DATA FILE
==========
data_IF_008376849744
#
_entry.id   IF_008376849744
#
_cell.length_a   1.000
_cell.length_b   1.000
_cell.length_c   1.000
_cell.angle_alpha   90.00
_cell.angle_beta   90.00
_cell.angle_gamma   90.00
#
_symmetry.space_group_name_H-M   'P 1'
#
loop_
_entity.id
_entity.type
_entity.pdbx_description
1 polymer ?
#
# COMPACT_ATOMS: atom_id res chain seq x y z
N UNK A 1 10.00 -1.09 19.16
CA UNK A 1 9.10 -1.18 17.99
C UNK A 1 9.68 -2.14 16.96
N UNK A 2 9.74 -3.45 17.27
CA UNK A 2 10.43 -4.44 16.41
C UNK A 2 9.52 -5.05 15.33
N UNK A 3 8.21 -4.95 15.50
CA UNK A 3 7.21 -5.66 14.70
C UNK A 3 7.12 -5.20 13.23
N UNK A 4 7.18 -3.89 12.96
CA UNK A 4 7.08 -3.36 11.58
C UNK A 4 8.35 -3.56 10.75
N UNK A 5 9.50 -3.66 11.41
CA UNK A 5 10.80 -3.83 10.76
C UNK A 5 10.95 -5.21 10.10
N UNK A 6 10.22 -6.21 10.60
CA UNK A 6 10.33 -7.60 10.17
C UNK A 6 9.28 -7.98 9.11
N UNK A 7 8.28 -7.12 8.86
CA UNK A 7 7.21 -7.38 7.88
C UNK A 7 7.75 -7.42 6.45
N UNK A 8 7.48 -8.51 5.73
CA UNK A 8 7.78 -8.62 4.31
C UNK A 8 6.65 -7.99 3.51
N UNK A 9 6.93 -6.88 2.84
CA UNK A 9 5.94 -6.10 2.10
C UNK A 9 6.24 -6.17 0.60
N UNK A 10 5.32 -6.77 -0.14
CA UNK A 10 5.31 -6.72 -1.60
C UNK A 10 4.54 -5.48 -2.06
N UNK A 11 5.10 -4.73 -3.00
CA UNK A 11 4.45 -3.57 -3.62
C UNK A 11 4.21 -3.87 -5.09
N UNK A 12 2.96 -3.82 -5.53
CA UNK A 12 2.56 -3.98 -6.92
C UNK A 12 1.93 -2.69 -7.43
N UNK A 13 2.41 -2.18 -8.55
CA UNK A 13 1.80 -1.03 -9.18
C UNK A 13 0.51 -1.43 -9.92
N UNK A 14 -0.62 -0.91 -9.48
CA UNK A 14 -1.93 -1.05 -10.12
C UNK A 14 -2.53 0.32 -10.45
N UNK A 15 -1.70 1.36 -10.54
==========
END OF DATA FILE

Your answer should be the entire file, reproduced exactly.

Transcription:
data_IF_008376849744
#
_entry.id   IF_008376849744
#
_cell.length_a   1.000
_cell.length_b   1.000
_cell.length_c   1.000
_cell.angle_alpha   90.00
_cell.angle_beta   90.00
_cell.angle_gamma   90.00
#
_symmetry.space_group_name_H-M   'P 1'
#
loop_
_entity.id
_entity.type
_entity.pdbx_description
1 polymer ?
#
# COMPACT_ATOMS: atom_id res chain seq x y z
N UNK A 1 10.00 -1.09 19.16
CA UNK A 1 9.10 -1.18 17.99
C UNK A 1 9.68 -2.14 16.96
N UNK A 2 9.74 -3.45 17.27
CA UNK A 2 10.43 -4.44 16.41
C UNK A 2 9.52 -5.05 15.33
N UNK A 3 8.21 -4.95 15.50
CA UNK A 3 7.21 -5.66 14.70
C UNK A 3 7.12 -5.20 13.23
N UNK A 4 7.18 -3.89 12.96
CA UNK A 4 7.08 -3.36 11.58
C UNK A 4 8.35 -3.56 10.75
N UNK A 5 9.50 -3.66 11.41
CA UNK A 5 10.80 -3.83 10.76
C UNK A 5 10.95 -5.21 10.10
N UNK A 6 10.22 -6.21 10.60
CA UNK A 6 10.33 -7.60 10.17
C UNK A 6 9.28 -7.98 9.11
N UNK A 7 8.28 -7.12 8.86
CA UNK A 7 7.21 -7.38 7.88
C UNK A 7 7.75 -7.42 6.45
N UNK A 8 7.48 -8.51 5.73
CA UNK A 8 7.78 -8.62 4.31
C UNK A 8 6.65 -7.99 3.51
N UNK A 9 6.93 -6.88 2.84
CA UNK A 9 5.94 -6.10 2.10
C UNK A 9 6.24 -6.17 0.60
N UNK A 10 5.32 -6.77 -0.14
CA UNK A 10 5.31 -6.72 -1.60
C UNK A 10 4.54 -5.48 -2.06
N UNK A 11 5.10 -4.73 -3.00
CA UNK A 11 4.45 -3.57 -3.62
C UNK A 11 4.21 -3.87 -5.09
N UNK A 12 2.96 -3.82 -5.53
CA UNK A 12 2.56 -3.98 -6.92
C UNK A 12 1.93 -2.69 -7.43
N UNK A 13 2.41 -2.18 -8.55
CA UNK A 13 1.80 -1.03 -9.18
C UNK A 13 0.51 -1.43 -9.92
N UNK A 14 -0.62 -0.91 -9.48
CA UNK A 14 -1.93 -1.05 -10.12
C UNK A 14 -2.53 0.32 -10.45
N UNK A 15 -1.70 1.36 -10.54